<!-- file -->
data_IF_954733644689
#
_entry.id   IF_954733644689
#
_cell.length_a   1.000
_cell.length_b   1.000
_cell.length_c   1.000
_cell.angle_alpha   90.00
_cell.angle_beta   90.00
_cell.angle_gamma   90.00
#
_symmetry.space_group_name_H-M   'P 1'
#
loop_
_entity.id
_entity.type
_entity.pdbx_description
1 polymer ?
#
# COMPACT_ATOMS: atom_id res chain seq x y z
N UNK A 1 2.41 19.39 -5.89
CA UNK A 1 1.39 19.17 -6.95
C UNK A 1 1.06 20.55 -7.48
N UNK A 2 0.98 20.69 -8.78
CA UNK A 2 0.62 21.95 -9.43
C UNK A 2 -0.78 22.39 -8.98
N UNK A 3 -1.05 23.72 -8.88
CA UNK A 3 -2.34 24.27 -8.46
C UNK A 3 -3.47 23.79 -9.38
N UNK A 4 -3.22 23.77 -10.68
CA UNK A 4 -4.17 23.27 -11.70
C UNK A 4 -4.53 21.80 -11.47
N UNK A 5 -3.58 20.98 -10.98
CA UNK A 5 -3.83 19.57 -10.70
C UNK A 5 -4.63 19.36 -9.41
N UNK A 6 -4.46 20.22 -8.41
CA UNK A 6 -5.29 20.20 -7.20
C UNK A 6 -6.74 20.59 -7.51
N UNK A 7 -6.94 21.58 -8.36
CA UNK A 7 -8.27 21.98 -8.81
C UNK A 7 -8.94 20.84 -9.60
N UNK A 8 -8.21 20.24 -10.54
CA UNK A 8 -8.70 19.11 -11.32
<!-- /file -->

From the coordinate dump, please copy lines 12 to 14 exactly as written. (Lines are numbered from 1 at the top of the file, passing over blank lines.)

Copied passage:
_symmetry.space_group_name_H-M   'P 1'
#
loop_